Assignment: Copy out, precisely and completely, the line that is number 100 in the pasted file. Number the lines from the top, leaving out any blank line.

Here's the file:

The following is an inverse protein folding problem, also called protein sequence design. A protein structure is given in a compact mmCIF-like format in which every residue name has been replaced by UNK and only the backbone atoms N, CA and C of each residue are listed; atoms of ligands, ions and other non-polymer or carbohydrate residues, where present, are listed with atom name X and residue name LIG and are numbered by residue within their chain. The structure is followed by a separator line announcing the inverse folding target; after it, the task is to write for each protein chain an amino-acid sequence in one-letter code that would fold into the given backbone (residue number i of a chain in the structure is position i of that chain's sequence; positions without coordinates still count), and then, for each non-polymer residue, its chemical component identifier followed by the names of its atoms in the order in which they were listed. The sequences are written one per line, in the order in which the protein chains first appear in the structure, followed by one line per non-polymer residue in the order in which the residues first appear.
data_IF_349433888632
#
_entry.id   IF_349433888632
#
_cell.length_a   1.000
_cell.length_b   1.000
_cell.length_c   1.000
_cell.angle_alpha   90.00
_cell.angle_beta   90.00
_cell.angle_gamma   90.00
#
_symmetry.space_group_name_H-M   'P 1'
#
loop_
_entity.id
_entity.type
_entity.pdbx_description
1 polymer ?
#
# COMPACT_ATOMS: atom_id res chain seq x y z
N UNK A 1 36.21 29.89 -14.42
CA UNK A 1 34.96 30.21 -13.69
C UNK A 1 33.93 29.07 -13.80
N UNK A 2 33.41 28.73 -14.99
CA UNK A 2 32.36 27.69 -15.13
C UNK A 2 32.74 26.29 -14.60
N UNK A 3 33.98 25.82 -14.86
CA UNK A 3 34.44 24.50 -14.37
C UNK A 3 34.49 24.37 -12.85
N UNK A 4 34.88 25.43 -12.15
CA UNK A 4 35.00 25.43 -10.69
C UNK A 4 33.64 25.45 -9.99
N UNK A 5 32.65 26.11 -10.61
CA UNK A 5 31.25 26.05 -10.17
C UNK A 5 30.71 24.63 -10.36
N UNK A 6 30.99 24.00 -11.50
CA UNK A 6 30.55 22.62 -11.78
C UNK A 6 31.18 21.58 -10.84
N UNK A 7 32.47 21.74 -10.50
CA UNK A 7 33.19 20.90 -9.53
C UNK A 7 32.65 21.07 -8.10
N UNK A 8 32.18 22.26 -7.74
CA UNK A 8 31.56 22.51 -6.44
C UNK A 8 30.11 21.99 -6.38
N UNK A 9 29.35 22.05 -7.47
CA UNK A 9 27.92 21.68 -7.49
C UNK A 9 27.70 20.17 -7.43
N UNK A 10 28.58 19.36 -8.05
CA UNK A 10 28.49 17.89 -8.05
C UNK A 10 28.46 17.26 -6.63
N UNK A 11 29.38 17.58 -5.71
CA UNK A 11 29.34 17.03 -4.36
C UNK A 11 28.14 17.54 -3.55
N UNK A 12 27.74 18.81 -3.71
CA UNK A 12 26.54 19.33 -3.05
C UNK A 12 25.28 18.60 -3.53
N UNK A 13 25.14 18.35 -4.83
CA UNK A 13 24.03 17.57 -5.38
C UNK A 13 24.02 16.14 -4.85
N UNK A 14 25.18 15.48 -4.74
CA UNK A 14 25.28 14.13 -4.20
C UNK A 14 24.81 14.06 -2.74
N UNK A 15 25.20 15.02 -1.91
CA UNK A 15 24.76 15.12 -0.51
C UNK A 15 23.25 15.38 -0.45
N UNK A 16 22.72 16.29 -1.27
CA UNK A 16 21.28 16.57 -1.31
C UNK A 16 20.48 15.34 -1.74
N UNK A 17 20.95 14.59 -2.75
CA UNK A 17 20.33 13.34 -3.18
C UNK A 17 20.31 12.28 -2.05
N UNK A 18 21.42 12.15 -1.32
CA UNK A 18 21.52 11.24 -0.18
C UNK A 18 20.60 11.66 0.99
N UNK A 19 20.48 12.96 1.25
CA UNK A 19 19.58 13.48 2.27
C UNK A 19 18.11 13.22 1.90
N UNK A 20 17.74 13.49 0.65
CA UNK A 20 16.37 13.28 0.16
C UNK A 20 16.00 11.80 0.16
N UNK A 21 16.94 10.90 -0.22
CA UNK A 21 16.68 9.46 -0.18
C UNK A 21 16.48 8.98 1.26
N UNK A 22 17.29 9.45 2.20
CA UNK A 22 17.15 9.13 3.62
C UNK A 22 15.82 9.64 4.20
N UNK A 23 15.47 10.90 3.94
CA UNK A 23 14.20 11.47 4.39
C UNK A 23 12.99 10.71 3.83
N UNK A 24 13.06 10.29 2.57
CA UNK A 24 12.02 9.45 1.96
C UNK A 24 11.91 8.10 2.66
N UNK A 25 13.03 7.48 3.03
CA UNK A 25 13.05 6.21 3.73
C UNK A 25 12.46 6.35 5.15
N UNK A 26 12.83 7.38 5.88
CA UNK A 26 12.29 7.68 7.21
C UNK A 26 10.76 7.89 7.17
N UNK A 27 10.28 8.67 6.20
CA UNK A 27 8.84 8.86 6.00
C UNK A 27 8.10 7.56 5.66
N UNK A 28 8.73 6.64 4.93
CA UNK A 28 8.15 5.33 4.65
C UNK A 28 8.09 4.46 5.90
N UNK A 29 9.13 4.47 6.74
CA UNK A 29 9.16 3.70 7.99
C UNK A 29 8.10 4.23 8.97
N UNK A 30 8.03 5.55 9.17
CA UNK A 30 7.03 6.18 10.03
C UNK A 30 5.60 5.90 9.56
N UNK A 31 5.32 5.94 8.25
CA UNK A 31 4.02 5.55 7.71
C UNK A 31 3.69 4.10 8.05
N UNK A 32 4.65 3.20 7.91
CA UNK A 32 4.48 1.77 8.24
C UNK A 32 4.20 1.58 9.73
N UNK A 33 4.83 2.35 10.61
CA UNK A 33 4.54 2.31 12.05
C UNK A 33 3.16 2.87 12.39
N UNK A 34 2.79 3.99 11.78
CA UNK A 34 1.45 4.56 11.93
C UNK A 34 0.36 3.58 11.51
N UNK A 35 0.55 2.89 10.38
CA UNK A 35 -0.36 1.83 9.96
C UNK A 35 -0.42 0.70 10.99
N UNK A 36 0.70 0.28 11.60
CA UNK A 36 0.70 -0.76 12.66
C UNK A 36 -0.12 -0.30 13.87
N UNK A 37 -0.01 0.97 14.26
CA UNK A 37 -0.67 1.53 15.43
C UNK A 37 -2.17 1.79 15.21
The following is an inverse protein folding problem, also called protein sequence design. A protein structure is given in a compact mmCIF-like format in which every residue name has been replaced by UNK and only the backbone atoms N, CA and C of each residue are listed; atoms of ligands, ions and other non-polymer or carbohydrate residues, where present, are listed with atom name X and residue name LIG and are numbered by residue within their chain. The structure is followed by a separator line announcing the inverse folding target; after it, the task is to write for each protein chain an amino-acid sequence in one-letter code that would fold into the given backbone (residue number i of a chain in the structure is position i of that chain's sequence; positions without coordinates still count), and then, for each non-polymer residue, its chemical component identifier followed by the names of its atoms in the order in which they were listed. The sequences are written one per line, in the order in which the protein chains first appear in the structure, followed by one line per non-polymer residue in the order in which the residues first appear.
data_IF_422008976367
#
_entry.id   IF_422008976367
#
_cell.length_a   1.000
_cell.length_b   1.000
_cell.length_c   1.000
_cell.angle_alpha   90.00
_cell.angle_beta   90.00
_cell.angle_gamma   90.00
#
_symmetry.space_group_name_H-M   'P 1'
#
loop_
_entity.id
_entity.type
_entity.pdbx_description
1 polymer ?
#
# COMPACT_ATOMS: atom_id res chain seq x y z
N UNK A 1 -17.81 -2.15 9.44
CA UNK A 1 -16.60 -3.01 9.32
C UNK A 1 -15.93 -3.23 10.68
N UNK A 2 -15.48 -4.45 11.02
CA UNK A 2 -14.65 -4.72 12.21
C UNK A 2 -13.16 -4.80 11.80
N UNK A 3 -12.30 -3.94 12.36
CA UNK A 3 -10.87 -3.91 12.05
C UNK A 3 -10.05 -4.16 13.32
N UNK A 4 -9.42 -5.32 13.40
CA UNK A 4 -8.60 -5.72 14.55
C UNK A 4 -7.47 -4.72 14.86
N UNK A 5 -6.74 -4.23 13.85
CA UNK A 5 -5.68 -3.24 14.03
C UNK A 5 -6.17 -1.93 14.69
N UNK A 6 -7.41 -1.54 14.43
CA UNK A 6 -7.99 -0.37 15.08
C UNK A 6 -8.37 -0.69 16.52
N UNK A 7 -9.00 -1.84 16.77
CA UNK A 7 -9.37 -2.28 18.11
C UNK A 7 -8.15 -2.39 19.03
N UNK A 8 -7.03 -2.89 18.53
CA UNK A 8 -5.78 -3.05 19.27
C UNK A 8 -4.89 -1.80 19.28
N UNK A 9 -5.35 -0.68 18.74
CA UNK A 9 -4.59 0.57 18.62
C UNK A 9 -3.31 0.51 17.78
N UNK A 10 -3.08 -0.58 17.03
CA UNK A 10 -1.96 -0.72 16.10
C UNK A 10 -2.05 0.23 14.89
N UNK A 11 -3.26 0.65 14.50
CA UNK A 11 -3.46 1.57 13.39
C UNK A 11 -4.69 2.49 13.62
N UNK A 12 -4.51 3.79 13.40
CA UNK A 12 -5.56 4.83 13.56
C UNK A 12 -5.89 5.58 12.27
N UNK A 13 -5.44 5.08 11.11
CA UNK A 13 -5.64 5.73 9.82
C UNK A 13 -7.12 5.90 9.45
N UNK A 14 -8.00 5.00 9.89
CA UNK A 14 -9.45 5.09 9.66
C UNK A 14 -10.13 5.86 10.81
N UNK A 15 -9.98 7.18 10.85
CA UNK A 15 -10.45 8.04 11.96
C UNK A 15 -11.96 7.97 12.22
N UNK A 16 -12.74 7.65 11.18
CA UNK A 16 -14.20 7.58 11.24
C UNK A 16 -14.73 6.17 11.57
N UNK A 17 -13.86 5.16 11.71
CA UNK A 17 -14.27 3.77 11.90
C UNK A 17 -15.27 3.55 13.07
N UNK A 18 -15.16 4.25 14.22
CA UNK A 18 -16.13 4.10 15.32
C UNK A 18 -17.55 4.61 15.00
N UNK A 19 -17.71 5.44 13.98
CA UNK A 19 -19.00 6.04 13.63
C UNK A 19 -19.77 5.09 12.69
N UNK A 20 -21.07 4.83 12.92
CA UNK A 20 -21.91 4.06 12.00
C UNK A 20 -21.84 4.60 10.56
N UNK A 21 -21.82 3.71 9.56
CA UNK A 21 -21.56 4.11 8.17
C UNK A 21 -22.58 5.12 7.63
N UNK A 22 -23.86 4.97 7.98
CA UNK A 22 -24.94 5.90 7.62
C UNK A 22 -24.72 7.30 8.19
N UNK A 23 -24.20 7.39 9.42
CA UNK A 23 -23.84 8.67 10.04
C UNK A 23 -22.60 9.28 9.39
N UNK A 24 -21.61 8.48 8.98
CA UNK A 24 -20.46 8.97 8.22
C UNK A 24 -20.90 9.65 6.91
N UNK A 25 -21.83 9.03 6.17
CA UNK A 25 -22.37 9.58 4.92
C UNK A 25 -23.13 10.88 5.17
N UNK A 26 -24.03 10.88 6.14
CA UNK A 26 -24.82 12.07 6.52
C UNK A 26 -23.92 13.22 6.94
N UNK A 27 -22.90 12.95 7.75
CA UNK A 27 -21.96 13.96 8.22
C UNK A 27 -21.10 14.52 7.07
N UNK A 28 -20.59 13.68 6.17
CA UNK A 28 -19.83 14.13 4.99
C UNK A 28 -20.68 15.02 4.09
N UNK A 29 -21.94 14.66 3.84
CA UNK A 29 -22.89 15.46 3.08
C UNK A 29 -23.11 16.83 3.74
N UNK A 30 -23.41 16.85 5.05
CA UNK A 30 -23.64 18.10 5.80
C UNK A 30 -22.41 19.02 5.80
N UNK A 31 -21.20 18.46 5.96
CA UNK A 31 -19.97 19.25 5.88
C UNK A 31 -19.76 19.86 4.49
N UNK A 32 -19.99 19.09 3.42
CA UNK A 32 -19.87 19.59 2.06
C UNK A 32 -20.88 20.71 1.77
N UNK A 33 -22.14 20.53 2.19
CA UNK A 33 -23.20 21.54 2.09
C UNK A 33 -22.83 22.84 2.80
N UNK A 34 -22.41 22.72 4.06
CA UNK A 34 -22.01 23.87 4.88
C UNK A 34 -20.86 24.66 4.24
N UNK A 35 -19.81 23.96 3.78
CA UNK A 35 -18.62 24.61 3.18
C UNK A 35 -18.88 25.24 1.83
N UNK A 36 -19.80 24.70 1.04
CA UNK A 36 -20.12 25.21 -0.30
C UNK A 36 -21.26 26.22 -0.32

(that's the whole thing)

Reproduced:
N UNK A 27 10.28 8.67 6.20